3. France and America have more in common than just high unemployment.
Immigration, race and the assimilation of France's large Muslim community have been prominent issues leading up to the election, even before the March shootings by an Islamic extremist in Toulouse and Montauban.
Sarkozy has been tough on immigration. Last year, a law went into effect banning Islamic face coverings in public places, the so-called burqa ban. And in a recent television interview, Sarkozy said France has "too many foreigners" and that the country is not integrating them properly.
Sarkozy won the 2007 election by taking a strong stance on race, according to political analyst Simon Persico from the Center of European Studies. But Le Pen, this year's far-right candidate, said Sarkozy hasn't been strong enough while in office.
"Le Pen is saying the original is better than the copy, and that voters should not believe Sarkozy on race," he told CNN.
4. The election's result could affect the eurozone.
Sarkozy has worked closely with German Chancellor Angela Merkel throughout the European debt crisis, leading the way for strict austerity measures in Greece and other troubled countries. Would Hollande's election encourage a change in strategy?
"There is concern that, within the eurozone, Hollande's election could create greater instability," Leruth said. "He's talked about renegotiating some of the accords that have been reached -- at the instigation of Sarkozy and Merkel -- to ensure greater stability in the eurozone."
The reason is long-term growth.
"I think some of the French like the way (Sarkozy) handled -- with Merkel -- the agreement in December to get more rigor, more austerity into European budgets. But then Hollande and other economists are saying we also need growth, and these plans are going to absolutely stifle growth," said Homer Sutton, a French professor at Davidson College near Charlotte, North Carolina. Like Leruth, he is teaching a course on the election.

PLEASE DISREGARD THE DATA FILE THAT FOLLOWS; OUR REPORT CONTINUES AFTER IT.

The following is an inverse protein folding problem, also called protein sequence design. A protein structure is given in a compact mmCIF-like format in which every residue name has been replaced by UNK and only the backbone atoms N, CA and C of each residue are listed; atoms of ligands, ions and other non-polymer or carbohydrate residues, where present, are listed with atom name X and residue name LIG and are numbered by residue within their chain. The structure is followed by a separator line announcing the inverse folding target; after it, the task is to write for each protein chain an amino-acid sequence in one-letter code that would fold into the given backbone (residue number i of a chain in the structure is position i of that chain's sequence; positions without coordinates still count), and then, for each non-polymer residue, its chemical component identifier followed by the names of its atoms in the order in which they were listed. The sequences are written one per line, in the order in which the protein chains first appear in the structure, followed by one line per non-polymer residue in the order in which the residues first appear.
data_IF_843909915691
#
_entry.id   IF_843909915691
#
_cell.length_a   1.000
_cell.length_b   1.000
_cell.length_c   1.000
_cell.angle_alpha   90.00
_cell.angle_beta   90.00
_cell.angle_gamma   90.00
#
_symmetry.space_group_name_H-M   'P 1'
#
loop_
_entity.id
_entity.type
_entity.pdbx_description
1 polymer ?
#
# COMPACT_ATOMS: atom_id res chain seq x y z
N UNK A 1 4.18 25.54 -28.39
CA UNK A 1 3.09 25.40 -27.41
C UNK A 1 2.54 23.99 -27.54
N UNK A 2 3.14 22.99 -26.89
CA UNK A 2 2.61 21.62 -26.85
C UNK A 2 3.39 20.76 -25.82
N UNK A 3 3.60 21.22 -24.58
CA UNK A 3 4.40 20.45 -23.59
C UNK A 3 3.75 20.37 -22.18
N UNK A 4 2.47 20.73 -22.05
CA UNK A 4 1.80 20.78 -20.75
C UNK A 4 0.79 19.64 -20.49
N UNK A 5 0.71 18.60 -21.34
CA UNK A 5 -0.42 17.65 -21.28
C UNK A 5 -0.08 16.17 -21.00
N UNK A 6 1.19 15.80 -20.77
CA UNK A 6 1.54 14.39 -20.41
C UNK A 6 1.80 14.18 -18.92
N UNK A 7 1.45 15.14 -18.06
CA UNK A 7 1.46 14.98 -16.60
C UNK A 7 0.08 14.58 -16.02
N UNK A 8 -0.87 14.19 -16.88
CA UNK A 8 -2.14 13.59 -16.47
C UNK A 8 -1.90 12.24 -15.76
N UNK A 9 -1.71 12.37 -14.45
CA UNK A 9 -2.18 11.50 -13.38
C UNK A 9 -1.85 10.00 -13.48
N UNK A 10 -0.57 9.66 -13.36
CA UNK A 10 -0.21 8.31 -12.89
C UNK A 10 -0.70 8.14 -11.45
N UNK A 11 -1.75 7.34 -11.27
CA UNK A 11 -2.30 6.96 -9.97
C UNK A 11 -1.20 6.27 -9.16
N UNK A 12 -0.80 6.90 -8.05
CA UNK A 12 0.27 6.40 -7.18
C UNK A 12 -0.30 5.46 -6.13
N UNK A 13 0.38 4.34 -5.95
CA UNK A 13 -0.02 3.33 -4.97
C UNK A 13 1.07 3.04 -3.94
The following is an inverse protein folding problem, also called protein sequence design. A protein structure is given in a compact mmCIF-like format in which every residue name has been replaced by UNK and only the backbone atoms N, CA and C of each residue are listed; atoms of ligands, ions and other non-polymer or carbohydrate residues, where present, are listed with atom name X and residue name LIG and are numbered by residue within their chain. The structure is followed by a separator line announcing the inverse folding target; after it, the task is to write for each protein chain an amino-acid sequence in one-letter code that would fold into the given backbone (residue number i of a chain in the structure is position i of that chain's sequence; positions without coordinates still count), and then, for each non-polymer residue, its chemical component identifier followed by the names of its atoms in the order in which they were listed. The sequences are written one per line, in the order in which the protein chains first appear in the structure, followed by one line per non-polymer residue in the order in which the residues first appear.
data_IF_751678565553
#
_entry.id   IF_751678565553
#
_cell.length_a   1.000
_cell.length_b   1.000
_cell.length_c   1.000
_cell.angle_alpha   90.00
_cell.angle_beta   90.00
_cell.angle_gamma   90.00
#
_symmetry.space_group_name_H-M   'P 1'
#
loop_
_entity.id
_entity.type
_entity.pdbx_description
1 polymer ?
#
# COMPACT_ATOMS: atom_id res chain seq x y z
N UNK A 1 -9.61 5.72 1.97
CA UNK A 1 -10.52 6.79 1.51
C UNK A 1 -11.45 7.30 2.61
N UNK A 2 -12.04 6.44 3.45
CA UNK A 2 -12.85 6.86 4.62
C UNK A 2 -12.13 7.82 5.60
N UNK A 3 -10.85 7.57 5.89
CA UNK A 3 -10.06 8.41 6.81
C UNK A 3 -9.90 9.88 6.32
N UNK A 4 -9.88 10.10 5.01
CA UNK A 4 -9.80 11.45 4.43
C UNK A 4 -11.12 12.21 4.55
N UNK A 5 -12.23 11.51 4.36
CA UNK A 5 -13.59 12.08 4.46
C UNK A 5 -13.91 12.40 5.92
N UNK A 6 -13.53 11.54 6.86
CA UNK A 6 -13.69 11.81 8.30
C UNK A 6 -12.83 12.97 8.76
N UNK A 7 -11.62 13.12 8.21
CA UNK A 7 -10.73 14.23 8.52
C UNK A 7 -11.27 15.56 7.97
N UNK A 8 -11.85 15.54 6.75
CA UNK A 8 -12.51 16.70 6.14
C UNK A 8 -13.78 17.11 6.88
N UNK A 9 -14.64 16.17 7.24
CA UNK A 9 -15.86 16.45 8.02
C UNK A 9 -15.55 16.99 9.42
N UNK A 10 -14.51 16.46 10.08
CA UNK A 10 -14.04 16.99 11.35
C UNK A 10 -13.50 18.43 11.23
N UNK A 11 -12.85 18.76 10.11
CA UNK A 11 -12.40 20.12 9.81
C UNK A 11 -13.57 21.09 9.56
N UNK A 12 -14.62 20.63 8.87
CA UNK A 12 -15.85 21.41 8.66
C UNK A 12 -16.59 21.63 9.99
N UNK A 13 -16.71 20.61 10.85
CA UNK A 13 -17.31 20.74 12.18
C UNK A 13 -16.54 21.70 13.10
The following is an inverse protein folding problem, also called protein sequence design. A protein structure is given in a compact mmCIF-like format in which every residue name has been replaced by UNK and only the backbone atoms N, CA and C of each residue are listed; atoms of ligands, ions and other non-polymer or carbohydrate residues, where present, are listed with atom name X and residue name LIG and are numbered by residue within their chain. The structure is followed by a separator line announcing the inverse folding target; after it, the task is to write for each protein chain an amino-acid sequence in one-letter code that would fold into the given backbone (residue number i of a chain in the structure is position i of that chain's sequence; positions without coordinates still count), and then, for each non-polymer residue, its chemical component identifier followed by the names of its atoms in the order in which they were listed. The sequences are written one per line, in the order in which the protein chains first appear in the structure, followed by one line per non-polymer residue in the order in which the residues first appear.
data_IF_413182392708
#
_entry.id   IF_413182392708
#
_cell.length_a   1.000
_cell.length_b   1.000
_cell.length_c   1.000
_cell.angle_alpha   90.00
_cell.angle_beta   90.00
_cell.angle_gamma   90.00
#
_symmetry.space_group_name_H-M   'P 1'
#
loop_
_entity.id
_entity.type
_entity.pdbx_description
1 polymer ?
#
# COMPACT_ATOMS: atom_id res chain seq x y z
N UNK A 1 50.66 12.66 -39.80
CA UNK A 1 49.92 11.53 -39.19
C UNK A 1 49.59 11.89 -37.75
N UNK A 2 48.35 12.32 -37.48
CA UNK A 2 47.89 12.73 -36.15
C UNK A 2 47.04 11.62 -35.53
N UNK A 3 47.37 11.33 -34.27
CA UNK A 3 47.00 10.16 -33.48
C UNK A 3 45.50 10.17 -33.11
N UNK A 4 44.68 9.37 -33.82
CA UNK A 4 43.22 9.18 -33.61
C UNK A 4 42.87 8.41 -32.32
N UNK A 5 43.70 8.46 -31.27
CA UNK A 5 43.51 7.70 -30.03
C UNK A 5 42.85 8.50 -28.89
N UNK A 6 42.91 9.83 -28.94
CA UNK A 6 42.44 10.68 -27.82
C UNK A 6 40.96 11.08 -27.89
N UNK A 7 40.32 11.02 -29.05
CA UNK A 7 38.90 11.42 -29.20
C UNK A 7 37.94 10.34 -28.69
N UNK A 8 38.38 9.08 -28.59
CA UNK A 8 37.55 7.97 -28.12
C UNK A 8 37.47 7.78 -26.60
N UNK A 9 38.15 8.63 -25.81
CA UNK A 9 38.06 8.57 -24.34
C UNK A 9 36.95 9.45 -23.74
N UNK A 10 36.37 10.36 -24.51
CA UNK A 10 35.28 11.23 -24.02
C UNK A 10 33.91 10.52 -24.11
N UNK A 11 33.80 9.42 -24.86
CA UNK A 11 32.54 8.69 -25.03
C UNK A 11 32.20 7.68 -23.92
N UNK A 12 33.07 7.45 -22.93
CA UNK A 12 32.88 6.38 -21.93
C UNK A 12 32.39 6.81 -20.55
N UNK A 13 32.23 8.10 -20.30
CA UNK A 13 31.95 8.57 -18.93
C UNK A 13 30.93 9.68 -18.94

France's own debt is also a concern. Like the United States, the country recently had its AAA credit rating downgraded. Hollande has promised to create tens of thousands of public-sector jobs and raise taxes on the rich to pay for them. But some are concerned that might encourage the rich to just leave France.
"There's some feeling that if Hollande is elected, the attack on the French sovereign debt could be quite serious," Sutton said. "And this is what Sarkozy has been saying: 'If you elect Hollande, we're going to be losing more than our AAA. We'll be going down even further.' "
5. Franco-American relations should remain strong.
Hollande has pledged to remove French troops from Afghanistan by the end of this year if he is elected. Whether it's a realistic goal or not, that could create some tension between Paris and Washington.
But Hollande is known for being a no-nonsense pragmatist.
"Hollande knows that he needs the United States and that the United States needs Europe, so I think there would be a great deal of cooperation there," Sutton said.
Sutton recalled Mitterrand's election in 1981 and how there were initial concerns about him.
"Everyone said, 'Oh, he's got four Communists in his government, this is going to be the end of the relationship with the United States.' But it turns out that he was a very strong defender of American missiles in Germany, for example," Sutton said. "Mitterrand's friendship with (Chancellor) Helmut Kohl, it was a strong French-German relationship, and (U.S. President Ronald) Reagan and Mitterrand didn't get along too badly despite their ideological differences."